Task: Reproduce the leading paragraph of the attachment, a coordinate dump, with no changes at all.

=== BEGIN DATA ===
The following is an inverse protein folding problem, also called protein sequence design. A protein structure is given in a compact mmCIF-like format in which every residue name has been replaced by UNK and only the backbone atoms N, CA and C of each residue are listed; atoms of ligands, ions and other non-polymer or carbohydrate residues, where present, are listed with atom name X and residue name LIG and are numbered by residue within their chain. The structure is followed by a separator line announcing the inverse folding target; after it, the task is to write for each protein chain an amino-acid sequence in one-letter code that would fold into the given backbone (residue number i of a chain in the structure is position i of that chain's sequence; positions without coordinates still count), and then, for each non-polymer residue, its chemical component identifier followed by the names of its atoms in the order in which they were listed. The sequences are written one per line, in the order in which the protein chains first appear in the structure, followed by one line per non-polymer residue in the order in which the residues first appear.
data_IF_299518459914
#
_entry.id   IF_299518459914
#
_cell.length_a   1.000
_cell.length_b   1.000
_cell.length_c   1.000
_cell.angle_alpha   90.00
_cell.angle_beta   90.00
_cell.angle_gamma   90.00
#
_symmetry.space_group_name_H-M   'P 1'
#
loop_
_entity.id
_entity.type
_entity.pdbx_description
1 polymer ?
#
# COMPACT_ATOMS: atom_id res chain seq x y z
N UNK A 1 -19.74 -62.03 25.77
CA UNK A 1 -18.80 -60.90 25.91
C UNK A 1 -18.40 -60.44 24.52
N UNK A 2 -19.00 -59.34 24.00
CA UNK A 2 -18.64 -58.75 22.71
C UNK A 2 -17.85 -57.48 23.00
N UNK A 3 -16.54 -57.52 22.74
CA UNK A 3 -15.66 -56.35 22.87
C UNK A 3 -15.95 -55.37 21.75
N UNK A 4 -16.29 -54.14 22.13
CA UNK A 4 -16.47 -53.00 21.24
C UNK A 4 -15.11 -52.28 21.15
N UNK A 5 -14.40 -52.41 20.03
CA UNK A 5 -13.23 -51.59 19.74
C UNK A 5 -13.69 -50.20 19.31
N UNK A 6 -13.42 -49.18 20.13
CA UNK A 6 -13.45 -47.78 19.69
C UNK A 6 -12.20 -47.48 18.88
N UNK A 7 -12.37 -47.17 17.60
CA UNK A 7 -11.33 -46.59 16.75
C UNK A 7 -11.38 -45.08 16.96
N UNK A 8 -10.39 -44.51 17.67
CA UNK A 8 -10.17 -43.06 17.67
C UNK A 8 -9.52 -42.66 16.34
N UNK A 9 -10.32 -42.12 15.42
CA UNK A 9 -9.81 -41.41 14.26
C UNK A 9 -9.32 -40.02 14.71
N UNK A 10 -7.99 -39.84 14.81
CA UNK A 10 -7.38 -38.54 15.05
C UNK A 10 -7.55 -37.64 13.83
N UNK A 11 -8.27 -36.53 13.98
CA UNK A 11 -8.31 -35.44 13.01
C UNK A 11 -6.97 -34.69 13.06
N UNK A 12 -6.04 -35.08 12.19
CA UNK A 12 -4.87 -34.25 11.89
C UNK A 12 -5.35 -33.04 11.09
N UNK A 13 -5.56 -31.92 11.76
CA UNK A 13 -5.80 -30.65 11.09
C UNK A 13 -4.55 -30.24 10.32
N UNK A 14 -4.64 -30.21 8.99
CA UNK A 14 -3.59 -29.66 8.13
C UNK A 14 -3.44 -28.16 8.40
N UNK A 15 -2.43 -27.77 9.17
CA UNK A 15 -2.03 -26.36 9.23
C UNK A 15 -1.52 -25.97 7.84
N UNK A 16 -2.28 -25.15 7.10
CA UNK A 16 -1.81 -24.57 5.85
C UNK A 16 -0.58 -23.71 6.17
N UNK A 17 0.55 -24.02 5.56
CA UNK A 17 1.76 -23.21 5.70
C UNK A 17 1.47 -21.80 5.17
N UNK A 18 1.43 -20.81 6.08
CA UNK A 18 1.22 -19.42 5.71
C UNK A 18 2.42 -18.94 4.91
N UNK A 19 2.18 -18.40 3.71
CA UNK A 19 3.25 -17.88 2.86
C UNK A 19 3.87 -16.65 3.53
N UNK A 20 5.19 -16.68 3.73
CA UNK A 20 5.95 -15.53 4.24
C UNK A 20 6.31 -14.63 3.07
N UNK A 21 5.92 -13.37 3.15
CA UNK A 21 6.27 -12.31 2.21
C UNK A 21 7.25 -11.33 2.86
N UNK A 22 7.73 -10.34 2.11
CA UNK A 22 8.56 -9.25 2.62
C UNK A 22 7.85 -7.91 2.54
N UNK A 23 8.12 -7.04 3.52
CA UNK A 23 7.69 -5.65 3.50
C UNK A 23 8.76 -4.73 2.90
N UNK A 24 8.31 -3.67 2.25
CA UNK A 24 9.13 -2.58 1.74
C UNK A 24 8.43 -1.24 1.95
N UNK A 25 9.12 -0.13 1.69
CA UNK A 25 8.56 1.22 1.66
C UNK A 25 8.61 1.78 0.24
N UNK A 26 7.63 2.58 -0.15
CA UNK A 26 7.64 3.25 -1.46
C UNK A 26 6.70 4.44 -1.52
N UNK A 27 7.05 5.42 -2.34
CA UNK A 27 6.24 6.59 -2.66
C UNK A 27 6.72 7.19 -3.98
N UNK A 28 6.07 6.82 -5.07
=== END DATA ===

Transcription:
The following is an inverse protein folding problem, also called protein sequence design. A protein structure is given in a compact mmCIF-like format in which every residue name has been replaced by UNK and only the backbone atoms N, CA and C of each residue are listed; atoms of ligands, ions and other non-polymer or carbohydrate residues, where present, are listed with atom name X and residue name LIG and are numbered by residue within their chain. The structure is followed by a separator line announcing the inverse folding target; after it, the task is to write for each protein chain an amino-acid sequence in one-letter code that would fold into the given backbone (residue number i of a chain in the structure is position i of that chain's sequence; positions without coordinates still count), and then, for each non-polymer residue, its chemical component identifier followed by the names of its atoms in the order in which they were listed. The sequences are written one per line, in the order in which the protein chains first appear in the structure, followed by one line per non-polymer residue in the order in which the residues first appear.